“Their deaths had an enormous impact. Everybody was absolutely knocked sideways,” Aidan says. “When Marie and Rémi were killed – targeted and killed – it was a case of …you know what, that’s too much…I’m now really, really pissed off. We, as an industry and as a community, should do something. Our job is communication. That’s what we’re good at. It’s what we do. And we need to do something about this.”

Motivation turned into action when Aidan attended the World Press Photo exhibition in New York, a little later in the year. A panel discussion, about the risks facing journalists and the need to raise awareness of them, led to conversations with David Friend from Vanity Fair and photojournalists Lynsey Addario and Michael Kamber – two people who are painfully aware of the dangers, as a result of their own experiences in hotspots such as Afghanistan, Libya and Iraq.

From this came the idea for A Day Without News (a title coined by David Friend) – a campaign that would centre on a single day when reporters and photographers in conflict zones would refuse to file stories or images, in order to draw attention to the escalating threat to them. This initial thought was soon abandoned, however. “Our job is to report, no matter what happens,” as legendary photographer and campaign supporter James Nachtwey pointed out. A question mark was added to the campaign title, making it thought-provoking rather than purely descriptive. And the aims became significantly bolder.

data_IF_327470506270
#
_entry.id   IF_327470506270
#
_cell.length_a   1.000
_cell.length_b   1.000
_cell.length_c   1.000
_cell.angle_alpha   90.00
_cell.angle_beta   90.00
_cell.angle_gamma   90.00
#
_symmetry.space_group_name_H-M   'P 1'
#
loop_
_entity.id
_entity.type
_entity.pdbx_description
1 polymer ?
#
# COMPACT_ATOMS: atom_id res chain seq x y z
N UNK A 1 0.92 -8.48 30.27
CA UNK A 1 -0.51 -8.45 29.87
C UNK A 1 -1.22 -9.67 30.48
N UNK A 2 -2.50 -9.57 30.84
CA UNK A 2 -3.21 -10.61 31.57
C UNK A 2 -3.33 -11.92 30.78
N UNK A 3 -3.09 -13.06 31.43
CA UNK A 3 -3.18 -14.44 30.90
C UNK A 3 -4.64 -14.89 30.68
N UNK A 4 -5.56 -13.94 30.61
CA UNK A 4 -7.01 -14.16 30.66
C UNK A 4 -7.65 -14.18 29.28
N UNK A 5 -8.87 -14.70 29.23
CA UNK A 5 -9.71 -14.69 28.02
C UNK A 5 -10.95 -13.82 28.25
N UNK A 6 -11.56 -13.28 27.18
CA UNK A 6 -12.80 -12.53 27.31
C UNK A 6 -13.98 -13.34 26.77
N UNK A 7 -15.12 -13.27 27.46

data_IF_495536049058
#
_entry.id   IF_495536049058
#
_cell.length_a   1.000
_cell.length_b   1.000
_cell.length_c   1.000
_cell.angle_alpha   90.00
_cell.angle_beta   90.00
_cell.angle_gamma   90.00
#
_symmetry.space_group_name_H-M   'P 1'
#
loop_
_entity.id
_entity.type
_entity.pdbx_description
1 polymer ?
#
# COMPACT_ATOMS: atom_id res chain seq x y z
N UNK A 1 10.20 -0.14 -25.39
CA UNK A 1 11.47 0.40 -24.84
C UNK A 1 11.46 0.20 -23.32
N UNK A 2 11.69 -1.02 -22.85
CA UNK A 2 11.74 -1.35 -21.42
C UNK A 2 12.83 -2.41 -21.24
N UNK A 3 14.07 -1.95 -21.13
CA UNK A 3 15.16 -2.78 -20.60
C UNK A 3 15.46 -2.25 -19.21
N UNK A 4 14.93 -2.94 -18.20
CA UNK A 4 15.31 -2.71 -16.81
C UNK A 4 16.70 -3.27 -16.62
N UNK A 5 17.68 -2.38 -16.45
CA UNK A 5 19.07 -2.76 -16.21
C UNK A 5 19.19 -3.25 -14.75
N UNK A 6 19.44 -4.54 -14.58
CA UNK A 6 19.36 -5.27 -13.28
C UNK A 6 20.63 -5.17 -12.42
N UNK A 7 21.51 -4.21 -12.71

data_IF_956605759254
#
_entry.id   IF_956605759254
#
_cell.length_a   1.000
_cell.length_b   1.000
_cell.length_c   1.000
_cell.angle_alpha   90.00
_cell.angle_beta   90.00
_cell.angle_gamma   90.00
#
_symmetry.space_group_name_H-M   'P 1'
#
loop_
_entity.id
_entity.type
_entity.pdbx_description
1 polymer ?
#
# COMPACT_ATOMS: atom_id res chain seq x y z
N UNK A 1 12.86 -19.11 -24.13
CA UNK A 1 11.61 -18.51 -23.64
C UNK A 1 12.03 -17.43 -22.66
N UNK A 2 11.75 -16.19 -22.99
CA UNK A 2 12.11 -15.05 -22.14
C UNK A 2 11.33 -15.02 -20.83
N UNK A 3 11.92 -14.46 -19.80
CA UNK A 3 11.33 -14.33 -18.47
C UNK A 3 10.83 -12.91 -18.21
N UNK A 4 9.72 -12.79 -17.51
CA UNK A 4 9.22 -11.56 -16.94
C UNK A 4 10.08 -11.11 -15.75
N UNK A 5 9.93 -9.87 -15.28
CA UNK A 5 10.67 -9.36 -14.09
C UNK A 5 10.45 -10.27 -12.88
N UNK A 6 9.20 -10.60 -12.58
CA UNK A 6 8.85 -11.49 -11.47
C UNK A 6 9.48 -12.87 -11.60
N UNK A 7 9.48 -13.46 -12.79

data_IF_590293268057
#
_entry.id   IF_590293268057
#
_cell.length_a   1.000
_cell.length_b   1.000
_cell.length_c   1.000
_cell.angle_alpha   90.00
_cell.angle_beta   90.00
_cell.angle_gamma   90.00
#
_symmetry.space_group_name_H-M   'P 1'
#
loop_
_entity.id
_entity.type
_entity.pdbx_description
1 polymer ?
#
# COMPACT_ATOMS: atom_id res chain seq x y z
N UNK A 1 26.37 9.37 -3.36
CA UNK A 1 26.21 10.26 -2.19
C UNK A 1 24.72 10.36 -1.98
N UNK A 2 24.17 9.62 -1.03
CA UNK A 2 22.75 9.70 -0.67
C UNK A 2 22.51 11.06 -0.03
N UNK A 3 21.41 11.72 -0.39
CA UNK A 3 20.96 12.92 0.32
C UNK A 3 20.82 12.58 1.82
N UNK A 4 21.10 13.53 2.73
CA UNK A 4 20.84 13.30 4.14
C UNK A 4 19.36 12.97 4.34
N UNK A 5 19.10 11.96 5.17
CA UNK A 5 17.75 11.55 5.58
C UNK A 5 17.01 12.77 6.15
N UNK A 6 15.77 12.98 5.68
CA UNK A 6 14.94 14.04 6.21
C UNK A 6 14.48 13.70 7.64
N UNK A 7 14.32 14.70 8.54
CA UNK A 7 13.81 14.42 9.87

“One was to raise public awareness of the issue. One was to have a public diplomacy, that would have it debated at a very high level. And one was to investigate some of these crimes.”